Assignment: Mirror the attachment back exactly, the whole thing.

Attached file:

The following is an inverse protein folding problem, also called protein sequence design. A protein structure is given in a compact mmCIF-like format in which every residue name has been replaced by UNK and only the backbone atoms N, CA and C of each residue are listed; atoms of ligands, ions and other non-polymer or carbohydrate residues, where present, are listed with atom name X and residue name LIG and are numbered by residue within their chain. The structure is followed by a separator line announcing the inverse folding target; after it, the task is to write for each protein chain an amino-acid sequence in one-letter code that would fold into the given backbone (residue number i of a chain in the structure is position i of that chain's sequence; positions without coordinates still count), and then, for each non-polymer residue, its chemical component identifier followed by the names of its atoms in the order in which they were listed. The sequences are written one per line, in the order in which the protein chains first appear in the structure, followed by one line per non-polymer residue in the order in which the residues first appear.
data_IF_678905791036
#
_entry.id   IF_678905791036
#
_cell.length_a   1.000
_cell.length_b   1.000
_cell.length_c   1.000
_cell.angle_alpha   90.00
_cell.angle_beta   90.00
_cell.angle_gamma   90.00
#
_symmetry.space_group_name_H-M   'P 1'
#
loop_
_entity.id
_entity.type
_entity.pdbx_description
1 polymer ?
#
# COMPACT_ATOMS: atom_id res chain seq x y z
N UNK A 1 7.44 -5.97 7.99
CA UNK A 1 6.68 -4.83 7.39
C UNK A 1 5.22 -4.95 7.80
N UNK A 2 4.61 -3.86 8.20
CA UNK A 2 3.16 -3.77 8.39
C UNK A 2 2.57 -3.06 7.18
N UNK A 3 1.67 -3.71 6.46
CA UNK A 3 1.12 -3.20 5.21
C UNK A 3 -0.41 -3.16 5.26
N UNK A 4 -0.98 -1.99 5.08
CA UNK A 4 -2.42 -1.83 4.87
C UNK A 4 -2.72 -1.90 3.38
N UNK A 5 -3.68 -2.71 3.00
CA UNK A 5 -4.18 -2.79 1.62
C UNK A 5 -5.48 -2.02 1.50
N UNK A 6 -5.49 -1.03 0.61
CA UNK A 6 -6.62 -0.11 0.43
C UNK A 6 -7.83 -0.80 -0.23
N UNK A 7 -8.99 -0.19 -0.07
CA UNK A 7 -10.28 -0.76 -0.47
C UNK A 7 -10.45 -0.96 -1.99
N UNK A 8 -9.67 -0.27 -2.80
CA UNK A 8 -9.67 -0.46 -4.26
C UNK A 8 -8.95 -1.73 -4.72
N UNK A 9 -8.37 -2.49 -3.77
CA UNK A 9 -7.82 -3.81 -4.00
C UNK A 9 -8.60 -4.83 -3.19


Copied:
The following is an inverse protein folding problem, also called protein sequence design. A protein structure is given in a compact mmCIF-like format in which every residue name has been replaced by UNK and only the backbone atoms N, CA and C of each residue are listed; atoms of ligands, ions and other non-polymer or carbohydrate residues, where present, are listed with atom name X and residue name LIG and are numbered by residue within their chain. The structure is followed by a separator line announcing the inverse folding target; after it, the task is to write for each protein chain an amino-acid sequence in one-letter code that would fold into the given backbone (residue number i of a chain in the structure is position i of that chain's sequence; positions without coordinates still count), and then, for each non-polymer residue, its chemical component identifier followed by the names of its atoms in the order in which they were listed. The sequences are written one per line, in the order in which the protein chains first appear in the structure, followed by one line per non-polymer residue in the order in which the residues first appear.
data_IF_678905791036
#
_entry.id   IF_678905791036
#
_cell.length_a   1.000
_cell.length_b   1.000
_cell.length_c   1.000
_cell.angle_alpha   90.00
_cell.angle_beta   90.00
_cell.angle_gamma   90.00
#
_symmetry.space_group_name_H-M   'P 1'
#
loop_
_entity.id
_entity.type
_entity.pdbx_description
1 polymer ?
#
# COMPACT_ATOMS: atom_id res chain seq x y z
N UNK A 1 7.44 -5.97 7.99
CA UNK A 1 6.68 -4.83 7.39
C UNK A 1 5.22 -4.95 7.80
N UNK A 2 4.61 -3.86 8.20
CA UNK A 2 3.16 -3.77 8.39
C UNK A 2 2.57 -3.06 7.18
N UNK A 3 1.67 -3.71 6.46
CA UNK A 3 1.12 -3.20 5.21
C UNK A 3 -0.41 -3.16 5.26
N UNK A 4 -0.98 -1.99 5.08
CA UNK A 4 -2.42 -1.83 4.87
C UNK A 4 -2.72 -1.90 3.38
N UNK A 5 -3.68 -2.71 3.00
CA UNK A 5 -4.18 -2.79 1.62
C UNK A 5 -5.48 -2.02 1.50
N UNK A 6 -5.49 -1.03 0.61
CA UNK A 6 -6.62 -0.11 0.43
C UNK A 6 -7.83 -0.80 -0.23
N UNK A 7 -8.99 -0.19 -0.07
CA UNK A 7 -10.28 -0.76 -0.47
C UNK A 7 -10.45 -0.96 -1.99
N UNK A 8 -9.67 -0.27 -2.80
CA UNK A 8 -9.67 -0.46 -4.26
C UNK A 8 -8.95 -1.73 -4.72
N UNK A 9 -8.37 -2.49 -3.77
CA UNK A 9 -7.82 -3.81 -4.00
C UNK A 9 -8.60 -4.83 -3.19